Welcome to Men's Week, Day 3!
Yesterday I presented the Pajama Problem faced by illustrators of the past: what to do when a men's nightwear pattern had two views? How to explain two men in PJs together? Usually an array of props -- golf clubs, memos, etc -- presented the event as an odd nighttime business meeting.
But sometimes, the Pajama Problem was just too much. Here in Simplicity 2289 (circa 1930s), I can feel the illustrator's terror rising right off the page. "No! No! Just because it's two men in pajamas doesn't mean they have to look (whispered voice) gay." And yet in trying so hard NOT to do that, the artist came up with something that seemed to betray his or her worst fears. Stripes has shoulders so wide he makes Tan look femme by comparison, and Tan clutches the clock as if he's washing dishes. In fact, Tan's lips are almost red:
The illustrator for Simplicity 1617 (late 1930s), on the other hand, seems to have suffered a nervous breakdown at the prospect of showing (gasp!) two men in pajamas together. Take a look:
It's as if his or her neurons just misfired all at once. "Two men in pajamas -- does not compute! Too bizarre to contemplate!" Green Trim with his villainous mustache clutches a book (with that freakishly long finger!) in one hand, but what's he hiding behind his back? And what's happened to poor Stripes? Dear God, his hands are different colors and he's MISSING AN EYE! But he's better off than Back View, who is not only missing a right forearm but his entire head. This isn't a pattern illustration, nor is it simply two men in pajamas -- it's a scene from a horror movie!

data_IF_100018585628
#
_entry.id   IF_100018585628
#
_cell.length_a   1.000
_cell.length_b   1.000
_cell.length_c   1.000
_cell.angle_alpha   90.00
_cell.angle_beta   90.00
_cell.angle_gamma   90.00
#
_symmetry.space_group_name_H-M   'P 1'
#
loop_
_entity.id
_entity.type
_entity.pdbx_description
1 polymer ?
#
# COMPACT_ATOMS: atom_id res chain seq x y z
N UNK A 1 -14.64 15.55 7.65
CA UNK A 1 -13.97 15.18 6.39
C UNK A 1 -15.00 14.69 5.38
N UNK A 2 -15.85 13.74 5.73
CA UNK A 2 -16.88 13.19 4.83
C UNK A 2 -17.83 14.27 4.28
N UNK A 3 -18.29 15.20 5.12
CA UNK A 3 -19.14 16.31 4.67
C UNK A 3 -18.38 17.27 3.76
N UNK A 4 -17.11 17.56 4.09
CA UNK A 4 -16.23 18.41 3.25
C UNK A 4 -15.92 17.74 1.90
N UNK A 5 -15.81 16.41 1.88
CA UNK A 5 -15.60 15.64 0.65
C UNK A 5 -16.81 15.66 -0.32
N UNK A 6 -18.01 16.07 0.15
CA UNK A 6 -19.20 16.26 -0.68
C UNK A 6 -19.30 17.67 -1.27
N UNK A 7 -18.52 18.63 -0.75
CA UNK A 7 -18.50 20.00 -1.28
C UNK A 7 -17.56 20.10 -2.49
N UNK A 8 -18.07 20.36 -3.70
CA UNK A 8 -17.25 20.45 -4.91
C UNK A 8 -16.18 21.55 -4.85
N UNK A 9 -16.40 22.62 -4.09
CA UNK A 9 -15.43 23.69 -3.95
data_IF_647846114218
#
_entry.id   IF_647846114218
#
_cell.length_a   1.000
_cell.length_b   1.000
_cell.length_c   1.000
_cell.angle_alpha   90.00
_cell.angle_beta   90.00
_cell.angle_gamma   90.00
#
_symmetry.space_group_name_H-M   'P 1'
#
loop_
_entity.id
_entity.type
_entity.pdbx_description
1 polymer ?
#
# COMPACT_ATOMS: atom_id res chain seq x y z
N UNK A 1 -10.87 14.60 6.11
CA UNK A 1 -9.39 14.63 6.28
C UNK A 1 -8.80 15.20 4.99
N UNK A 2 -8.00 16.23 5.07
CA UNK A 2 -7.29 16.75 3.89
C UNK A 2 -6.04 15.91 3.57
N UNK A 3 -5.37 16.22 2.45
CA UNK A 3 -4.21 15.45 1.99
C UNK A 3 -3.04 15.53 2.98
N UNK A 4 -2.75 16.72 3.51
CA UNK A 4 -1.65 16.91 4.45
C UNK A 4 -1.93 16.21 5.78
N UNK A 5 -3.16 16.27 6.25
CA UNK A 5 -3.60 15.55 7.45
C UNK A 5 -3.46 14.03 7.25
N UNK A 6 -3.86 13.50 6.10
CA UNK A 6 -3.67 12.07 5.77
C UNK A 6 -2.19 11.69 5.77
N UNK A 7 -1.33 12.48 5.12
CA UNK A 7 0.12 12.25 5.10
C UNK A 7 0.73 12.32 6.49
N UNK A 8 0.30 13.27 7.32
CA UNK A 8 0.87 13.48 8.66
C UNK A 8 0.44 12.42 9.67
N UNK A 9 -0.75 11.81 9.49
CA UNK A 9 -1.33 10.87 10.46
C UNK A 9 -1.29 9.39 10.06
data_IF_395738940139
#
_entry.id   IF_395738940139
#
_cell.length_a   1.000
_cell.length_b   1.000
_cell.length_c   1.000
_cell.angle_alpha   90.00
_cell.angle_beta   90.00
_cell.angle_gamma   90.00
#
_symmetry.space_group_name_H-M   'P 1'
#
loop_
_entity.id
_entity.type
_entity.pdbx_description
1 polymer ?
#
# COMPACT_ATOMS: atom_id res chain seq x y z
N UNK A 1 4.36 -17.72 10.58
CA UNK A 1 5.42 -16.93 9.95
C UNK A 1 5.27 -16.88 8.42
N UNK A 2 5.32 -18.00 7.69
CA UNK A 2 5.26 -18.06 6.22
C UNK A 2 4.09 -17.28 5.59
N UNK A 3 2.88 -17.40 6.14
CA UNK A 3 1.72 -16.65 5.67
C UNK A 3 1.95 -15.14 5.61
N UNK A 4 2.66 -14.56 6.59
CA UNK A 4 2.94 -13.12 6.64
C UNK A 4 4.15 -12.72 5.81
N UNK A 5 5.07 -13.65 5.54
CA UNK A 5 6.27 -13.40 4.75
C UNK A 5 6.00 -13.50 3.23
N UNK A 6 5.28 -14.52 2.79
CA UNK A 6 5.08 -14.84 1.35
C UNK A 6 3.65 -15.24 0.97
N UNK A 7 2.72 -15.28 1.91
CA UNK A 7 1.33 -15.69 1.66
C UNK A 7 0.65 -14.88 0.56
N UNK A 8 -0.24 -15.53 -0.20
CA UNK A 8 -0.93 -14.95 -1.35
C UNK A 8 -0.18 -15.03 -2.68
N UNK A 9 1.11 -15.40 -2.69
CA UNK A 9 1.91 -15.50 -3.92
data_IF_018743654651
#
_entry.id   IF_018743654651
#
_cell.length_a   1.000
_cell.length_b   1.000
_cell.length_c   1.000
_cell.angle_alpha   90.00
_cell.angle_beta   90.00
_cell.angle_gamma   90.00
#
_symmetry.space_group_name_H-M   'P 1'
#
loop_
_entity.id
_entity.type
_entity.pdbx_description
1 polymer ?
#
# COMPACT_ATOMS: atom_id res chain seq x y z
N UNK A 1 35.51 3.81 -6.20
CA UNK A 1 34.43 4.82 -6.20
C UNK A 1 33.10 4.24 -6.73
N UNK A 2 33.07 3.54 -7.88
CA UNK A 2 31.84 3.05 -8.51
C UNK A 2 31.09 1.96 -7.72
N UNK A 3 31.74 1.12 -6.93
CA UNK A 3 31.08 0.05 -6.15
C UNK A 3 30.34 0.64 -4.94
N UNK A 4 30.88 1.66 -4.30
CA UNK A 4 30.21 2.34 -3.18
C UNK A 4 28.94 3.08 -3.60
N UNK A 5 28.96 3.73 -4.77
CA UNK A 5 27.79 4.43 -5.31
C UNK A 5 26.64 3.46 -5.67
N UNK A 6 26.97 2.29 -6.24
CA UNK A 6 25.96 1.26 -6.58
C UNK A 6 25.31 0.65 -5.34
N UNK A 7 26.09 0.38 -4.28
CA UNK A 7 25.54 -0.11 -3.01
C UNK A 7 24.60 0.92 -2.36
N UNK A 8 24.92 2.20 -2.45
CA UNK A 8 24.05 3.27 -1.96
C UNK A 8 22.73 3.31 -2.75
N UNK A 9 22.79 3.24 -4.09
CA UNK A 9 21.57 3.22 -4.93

You may think there's an obvious solution to the Pajama Problem: throw a woman or two into the mix. Nope, that presents its own problems. Two men, one woman? Two men, two women? Why are all of them in PJs together? As far as I can tell, pattern illustrators didn't try this one out until the advent of the sexual revolution, with some particularly humorous results.
Here's McCall's 2218 from 1969. Three Hefner-esque guys and one woman -- and they actually wrote "Quickie" on the pattern?
Even better: Butterick 4158 from the early 1970s. Looks like Mustache lost out tonight -- and don't tell me the illustrator didn't know there was a suggestion of that!
Do you have any examples of The Pajama Problem? Send 'em to me, I'd love to post them!